RBC’s housing affordability measure for the benchmark detached bungalow in Canada’s largest cities in the second quarter is as follows: Vancouver 81.8 (down 0.3 percentage points from the previous quarter); Toronto 55.9 (down 0.2 percentage points); Montreal 37.3 (down 1.6 percentage points); Ottawa 36.0 (down 0.4 percentage points); Calgary 33.6 (down 0.8 percentage points); Edmonton 31.7 (down 1.1 percentage points).
The RBC housing affordability measure, which has been compiled since 1985, is based on the costs of owning a detached bungalow at market value. The higher the reading, the more difficult it is to afford a home at market values.
For example, an affordability reading of 50 per cent means that home ownership costs, including mortgage payments, utilities and property taxes, would take up 50 per cent of a typical household’s monthly pre-tax income.

Premier Wall poster boy for free trade

30 Aug 2014
The StarPhoenix
BRUCE JOHNSTONE
Premier Wall poster boy for free trade
“IF WE CAN’T GET IMPROVEMENT … WE ARE NOT GOING TO BE BOY SCOUTS ABOUT THAT IN SASKATCHEWAN.”
PREMIER BRAD WALL
Interprovincial free trade may not fire the popular imagination as much as the fight to keep PotashCorp headquartered in Saskatchewan, but Premier Brad Wall is well on his way to becoming Canada’s poster boy for reducing trade barriers between the provinces.
In fact, internal free trade has become Wall’s “bully pulpit,” to use Teddy Roosevelt’s famous phrase, from which he can cajole, persuade and even bully his provincial counterparts.
This week’s Council of the Federation meeting in Charlottetown provided a great platform for Wall to burnish his credentials as cheerleader-in-chief for the cause of free trade between the provinces and he took full advantage of the opportunity.
On Wednesday, Wall garnered national headlines with tough talk about “retaliating” against Ontario if the newly elected Liberal government continued to pursue protectionist policies that favour local companies in bidding for government infrastructure projects.
Specifically, Wall was taking aim at Infrastructure Ontario’s local preference rules that give companies with “local knowledge” a 10 per cent competitive advantage over out-of-province firms.
“If we can’t get improvement on that front, we are not going to be Boy Scouts about that in Saskatchewan,” Wall said. He threatened to “react” and “level the playing field for our companies” unless Ontario Premier Kathleen Wynne stands down on her promise to give Ontario firms a leg up in competing for government work.
However, Wynne showed no signs of kowtowing to Wall’s threats. Her government allocated $130 billion for infrastructure spending in its July budget to boost Ontario’s faltering economy. In fact, the Liberals lobbied hard to get the “local knowledge” provision inserted in the Comprehensive Economic and Trade Agreement (CETA), the recently signed, yet-to-be ratified, free-trade deal between Canada and the European Union.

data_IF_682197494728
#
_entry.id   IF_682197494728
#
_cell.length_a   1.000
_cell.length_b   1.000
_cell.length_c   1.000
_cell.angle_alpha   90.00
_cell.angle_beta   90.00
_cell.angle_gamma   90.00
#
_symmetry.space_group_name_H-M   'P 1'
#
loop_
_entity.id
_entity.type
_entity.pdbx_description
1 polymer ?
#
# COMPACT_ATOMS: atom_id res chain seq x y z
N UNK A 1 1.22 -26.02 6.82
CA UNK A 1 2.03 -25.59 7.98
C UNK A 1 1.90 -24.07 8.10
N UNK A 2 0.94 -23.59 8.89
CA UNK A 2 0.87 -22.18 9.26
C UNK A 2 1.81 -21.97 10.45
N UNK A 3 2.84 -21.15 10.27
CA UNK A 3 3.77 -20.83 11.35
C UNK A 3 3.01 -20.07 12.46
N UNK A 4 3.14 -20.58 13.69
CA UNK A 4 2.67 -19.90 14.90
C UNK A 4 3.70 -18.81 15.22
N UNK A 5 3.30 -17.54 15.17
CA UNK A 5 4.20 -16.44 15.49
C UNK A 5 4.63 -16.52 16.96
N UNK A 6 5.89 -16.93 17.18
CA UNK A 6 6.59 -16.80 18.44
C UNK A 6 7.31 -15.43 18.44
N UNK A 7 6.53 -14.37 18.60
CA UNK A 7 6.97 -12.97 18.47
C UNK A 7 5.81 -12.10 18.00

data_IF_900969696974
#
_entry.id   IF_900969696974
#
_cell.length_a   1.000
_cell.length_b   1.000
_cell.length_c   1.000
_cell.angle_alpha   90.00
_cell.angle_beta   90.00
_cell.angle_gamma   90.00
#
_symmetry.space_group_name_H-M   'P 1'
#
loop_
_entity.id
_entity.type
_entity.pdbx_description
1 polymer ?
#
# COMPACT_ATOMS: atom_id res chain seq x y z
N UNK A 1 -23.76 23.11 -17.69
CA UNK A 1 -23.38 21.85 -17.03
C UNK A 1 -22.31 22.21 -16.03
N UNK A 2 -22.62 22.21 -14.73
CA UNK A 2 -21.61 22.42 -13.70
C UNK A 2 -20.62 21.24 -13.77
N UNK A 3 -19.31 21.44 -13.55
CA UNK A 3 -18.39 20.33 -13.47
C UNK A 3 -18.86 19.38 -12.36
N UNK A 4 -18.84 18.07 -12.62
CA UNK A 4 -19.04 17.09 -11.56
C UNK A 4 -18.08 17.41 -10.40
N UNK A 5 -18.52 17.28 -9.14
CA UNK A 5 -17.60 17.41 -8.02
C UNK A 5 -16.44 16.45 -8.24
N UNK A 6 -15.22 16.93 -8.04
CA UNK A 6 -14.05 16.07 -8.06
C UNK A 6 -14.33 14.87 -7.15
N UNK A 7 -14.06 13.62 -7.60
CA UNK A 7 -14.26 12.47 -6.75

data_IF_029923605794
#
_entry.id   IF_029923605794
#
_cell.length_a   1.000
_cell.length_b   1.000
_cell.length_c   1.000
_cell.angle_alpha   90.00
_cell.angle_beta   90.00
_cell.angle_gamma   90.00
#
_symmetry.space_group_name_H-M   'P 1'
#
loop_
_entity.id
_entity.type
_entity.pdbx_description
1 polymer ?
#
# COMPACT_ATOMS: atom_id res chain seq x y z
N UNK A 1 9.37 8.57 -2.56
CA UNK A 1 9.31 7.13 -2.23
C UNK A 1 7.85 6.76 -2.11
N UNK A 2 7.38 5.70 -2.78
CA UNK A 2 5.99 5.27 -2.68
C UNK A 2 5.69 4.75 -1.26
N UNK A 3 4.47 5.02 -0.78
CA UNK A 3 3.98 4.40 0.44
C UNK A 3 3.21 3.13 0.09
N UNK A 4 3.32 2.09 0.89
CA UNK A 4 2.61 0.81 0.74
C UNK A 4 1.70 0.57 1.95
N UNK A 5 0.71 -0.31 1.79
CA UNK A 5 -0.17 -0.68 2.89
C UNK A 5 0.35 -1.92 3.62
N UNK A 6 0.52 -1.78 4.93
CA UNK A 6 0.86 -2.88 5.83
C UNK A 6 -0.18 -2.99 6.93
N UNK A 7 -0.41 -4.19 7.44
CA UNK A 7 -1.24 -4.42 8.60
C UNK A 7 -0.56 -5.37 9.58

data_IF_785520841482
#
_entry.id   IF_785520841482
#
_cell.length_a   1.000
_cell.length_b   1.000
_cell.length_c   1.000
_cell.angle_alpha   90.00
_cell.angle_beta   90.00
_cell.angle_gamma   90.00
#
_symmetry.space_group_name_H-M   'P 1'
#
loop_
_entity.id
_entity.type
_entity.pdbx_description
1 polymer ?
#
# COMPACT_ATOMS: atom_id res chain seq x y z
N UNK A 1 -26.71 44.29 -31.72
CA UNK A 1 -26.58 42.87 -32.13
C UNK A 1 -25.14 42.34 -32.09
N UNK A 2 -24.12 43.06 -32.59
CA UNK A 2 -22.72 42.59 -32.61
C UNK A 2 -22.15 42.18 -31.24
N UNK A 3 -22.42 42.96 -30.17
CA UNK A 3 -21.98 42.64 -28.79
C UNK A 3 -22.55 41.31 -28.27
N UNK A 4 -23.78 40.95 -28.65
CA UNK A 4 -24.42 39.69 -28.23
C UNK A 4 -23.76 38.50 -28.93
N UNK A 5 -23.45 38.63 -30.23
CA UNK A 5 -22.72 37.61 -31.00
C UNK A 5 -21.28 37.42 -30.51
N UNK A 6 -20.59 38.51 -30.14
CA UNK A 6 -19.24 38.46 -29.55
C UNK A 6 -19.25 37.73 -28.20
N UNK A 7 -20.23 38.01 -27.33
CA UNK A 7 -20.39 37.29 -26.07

Media reports predicted a showdown between the free-tradin’ Wall and the arch-protectionist Wynne at the meetings later in the week. However, what we got at the end of the premiers’ conference was something less dramatic, but probably more constructive: The promise of a “comprehensive renewal” of Canada’s 20-year-old Agreement on Internal Trade (AIT).
Wall himself seemed much more conciliatory Thursday when he spoke of meeting with Wynne to talk about the need to reduce barriers to trade between the provinces. Perhaps the prospect of Saskatchewan, with its 1.1 million population and $58.6 billion annual GDP, taking on Ontario’s 13.5 million people and $675-billion economy, was a bit too much even for Wall to contemplate.
Wall’s less combative, more upbeat, attitude seemed more in tune with the premiers’ AIT statement, which promised to work toward “an ambitious, balanced and equitable agreement that levels the playing field for trade within Canada.”
With internal trade accounting for $366 billion, or 20 per cent of Canada’s GDP and growing by 60 per cent in 10 years, the free flow of people, goods, services and investments helps build stronger economies and strengthens Canada’s economic union, the statement added.
Wall, who now sits on the steering committee that’s leading the AIT renewal process (along with Wynne, Manitoba Premier Greg Selinger and Nova Scotia Premier Stephen McNeil), also launched some free-trade initiatives of his own. Wall, along with his western counterparts, B.C. Premier Christy Clark and Alberta Premier Dave Hancock, announced Thursday plans to review exemptions or “exceptions” to the New West Partnership Trade Agreement (NWPTA), with the goal of paring them down even further.